Some bloggy housekeeping: my parents will be in town for a few weeks so I'll be out and about with them. I'll be back to blogging in late April. And Cher News is reporting that Cher will be in the May issue of Elle as part of a feature about women in music. Miley Cyrus is on the cover.
Cher scholar Michael alerted me last week to the somewhat snarky bio of Cher on the music streaming site Rhapsody. I decided to look it up and compare it to what Pandora has. The artist bio ususally comes up on your device or computer when one of their songs play.
"Few entertainers' career paths have been as forked as Cher's. Getting her start when Sonny Bono took her under his wing and became her producer, collaborator and eventually husband, the duo produced some of the most popular duets of all time, including "I Got You Babe" and "The Beat Goes On." They parlayed that success into a 1970s variety show that showcased the pair's onstage banter and had everyone asking (as Joe Jackson would later put it), "Is she really going out with him?" Once divorced, Cher pursued a solo career with some success. "Gypsies, Tramps & Thieves" and "Half-Breed" were imaginative story-songs in the Vegas revue tradition that established her as a torchy, impassioned vocalist. As her acting career began to take precedence during the '80s, her singing career fell into arrears, as evidenced on disco debacles Take Me Home and Prisoner. Recently Cher has reasserted her singing prowess and charting abilities with the 1998 hit Believe; both the title track and "Strong Enough" fared favorably on dancefloors. Clubby, slickly produced, and re-mix ready, Cher's new sound shows she'll never be too old to learn new tricks -- especially when those tricks come from Madonna."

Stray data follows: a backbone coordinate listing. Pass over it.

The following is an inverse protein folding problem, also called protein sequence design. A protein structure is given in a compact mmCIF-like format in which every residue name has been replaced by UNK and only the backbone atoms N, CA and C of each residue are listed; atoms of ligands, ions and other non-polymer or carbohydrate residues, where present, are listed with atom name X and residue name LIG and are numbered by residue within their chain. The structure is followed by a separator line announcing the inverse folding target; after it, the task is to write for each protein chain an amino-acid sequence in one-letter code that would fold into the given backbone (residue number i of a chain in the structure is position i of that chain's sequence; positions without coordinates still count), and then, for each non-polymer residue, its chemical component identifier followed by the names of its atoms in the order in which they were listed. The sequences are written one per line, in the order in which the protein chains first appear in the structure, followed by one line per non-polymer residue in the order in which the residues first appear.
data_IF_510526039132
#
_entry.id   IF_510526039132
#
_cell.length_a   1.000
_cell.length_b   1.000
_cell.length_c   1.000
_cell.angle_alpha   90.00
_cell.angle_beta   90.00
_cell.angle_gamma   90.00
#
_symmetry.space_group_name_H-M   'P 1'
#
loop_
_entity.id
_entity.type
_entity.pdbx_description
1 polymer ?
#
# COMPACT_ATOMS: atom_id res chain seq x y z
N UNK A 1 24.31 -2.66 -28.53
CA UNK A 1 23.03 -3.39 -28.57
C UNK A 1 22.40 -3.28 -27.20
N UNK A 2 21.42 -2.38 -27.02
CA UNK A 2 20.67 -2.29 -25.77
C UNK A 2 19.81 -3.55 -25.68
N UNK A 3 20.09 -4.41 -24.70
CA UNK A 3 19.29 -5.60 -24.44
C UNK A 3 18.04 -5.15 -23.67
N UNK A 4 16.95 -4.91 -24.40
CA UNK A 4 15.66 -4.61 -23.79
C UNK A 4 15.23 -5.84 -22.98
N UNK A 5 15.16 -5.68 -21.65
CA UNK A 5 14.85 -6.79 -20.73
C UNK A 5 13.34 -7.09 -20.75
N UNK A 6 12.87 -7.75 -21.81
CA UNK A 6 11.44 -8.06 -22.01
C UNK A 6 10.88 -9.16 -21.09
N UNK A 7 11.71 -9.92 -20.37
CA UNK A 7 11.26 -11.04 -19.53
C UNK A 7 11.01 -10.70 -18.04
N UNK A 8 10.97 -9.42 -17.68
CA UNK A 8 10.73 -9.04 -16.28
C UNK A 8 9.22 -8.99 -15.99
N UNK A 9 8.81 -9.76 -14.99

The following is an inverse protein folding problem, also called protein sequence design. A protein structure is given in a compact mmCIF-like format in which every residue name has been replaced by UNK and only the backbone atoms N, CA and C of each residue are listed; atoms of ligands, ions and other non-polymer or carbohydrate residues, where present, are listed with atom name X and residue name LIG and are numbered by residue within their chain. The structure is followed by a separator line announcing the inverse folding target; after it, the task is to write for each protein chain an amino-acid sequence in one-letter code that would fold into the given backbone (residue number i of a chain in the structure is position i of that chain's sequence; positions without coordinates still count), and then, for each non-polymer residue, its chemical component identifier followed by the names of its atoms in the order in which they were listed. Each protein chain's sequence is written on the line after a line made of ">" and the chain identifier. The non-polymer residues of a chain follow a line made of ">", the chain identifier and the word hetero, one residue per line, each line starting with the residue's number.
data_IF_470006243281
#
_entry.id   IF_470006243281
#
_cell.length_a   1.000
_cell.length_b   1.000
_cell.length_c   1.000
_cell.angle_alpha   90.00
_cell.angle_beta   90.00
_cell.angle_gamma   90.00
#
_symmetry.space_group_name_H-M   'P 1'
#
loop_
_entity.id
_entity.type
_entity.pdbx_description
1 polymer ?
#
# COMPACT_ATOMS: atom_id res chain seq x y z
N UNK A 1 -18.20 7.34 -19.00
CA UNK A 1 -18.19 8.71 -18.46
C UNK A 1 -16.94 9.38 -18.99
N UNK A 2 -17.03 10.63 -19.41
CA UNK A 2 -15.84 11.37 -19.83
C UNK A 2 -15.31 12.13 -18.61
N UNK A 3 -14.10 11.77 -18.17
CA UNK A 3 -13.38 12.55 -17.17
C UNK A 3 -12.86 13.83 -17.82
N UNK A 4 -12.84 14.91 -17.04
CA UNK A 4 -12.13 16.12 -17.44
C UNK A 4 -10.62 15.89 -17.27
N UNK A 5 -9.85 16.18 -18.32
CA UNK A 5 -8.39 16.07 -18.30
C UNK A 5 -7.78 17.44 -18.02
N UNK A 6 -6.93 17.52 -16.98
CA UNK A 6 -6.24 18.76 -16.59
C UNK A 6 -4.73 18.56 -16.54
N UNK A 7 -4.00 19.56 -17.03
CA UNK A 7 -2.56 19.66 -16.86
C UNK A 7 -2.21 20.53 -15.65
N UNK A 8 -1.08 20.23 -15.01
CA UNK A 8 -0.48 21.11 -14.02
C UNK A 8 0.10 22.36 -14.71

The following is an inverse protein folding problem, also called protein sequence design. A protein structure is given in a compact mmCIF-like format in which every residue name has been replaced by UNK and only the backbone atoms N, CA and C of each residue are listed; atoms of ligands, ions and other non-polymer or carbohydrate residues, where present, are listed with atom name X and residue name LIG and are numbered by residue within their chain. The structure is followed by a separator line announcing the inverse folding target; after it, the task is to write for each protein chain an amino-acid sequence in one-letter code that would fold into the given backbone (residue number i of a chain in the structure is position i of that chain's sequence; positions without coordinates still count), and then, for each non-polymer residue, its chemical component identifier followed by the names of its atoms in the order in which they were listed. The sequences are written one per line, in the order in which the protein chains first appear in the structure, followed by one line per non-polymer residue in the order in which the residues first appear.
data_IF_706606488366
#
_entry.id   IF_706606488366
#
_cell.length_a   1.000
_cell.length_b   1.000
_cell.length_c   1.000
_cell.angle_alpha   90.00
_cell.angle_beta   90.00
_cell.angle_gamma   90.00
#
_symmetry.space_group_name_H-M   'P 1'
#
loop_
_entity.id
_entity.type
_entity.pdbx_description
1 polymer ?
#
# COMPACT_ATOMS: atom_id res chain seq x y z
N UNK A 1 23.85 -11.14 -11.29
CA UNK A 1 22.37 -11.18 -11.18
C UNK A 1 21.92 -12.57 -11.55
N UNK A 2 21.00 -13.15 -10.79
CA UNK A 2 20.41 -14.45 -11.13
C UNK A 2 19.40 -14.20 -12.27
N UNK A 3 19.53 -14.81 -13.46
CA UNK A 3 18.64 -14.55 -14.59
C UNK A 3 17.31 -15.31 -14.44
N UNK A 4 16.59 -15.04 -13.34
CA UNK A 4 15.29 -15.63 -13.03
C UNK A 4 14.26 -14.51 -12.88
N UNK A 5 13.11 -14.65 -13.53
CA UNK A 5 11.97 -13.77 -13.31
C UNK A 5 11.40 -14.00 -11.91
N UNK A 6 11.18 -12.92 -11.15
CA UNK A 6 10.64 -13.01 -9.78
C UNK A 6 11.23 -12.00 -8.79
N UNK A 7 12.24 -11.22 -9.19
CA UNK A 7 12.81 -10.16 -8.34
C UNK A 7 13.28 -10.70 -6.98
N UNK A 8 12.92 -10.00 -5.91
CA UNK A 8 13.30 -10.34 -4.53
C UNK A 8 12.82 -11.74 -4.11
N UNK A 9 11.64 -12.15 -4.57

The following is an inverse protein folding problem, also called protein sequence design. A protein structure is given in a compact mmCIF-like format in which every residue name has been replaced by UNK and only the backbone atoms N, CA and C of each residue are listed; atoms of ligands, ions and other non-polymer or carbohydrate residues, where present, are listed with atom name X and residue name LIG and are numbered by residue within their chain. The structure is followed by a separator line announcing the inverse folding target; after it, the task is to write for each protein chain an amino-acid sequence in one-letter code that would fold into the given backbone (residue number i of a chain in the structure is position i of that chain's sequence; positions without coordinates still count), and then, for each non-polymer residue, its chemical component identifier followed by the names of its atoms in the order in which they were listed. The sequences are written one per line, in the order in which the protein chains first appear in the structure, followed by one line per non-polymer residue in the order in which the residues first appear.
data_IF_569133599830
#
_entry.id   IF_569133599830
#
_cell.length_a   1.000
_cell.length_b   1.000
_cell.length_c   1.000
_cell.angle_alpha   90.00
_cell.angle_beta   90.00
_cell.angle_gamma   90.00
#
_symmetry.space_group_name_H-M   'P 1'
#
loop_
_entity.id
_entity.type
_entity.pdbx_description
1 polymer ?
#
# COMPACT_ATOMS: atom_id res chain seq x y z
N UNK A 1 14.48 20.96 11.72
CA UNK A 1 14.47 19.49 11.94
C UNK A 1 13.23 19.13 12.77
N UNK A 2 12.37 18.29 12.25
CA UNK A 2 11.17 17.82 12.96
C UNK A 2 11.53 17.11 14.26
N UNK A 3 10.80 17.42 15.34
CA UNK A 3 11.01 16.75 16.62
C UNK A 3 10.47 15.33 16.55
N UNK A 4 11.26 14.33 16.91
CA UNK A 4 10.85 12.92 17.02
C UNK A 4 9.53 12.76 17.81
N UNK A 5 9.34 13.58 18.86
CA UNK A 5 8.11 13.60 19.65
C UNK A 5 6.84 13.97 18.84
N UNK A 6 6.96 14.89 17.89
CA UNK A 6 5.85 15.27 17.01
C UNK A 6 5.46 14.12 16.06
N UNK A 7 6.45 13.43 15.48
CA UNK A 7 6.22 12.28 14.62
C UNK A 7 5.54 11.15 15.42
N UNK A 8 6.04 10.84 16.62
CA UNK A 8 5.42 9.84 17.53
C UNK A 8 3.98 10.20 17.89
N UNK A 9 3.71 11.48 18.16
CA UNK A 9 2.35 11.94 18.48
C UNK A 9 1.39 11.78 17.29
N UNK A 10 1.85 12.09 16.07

SNAP! That is a bit snarky.
Pandora likes Cher much better. They give her 12 paragraphs, which is more than they give most people, says Mr. Cher Scholar, the main Pandora-user in the house.
Cher has had three careers that place her indelibly in the public consciousness, and two have been in association with her then-husband, composer/producer/singer Salvatore “Sonny” Bono (b. February 16, 1935, d. January 8, 1998). She charted major hit records in the 1960s and 1970s, working in idioms ranging from early-‘60s girl group-style ballads to Jackie Deshannon folk-influenced pop, to adult contemporary pop in the manner of later Dusty Springfield. She also embared on an acting career, initially in the late ‘60s in association with her work as part of Sonny & Cher but later on her own, which led to a series of increasingly polished and compelling performances in Silkwood, Mask, and Moonstruck, for which she won the Academy Award for Best Actress."
Still, respect for Cher's career is a bit uneven. Which brings me to a Forbes article that appeared on the Yahoo Cher freaks group last week. Apparently, Forbes Magazine has published two (two!) articles on the financial success of Cher's D2K tour.
March 23: "With Strong Demand For Tickets, Will Cher's Dressed To Kill Tour Really Be Farewell?"
Success should speak for itself.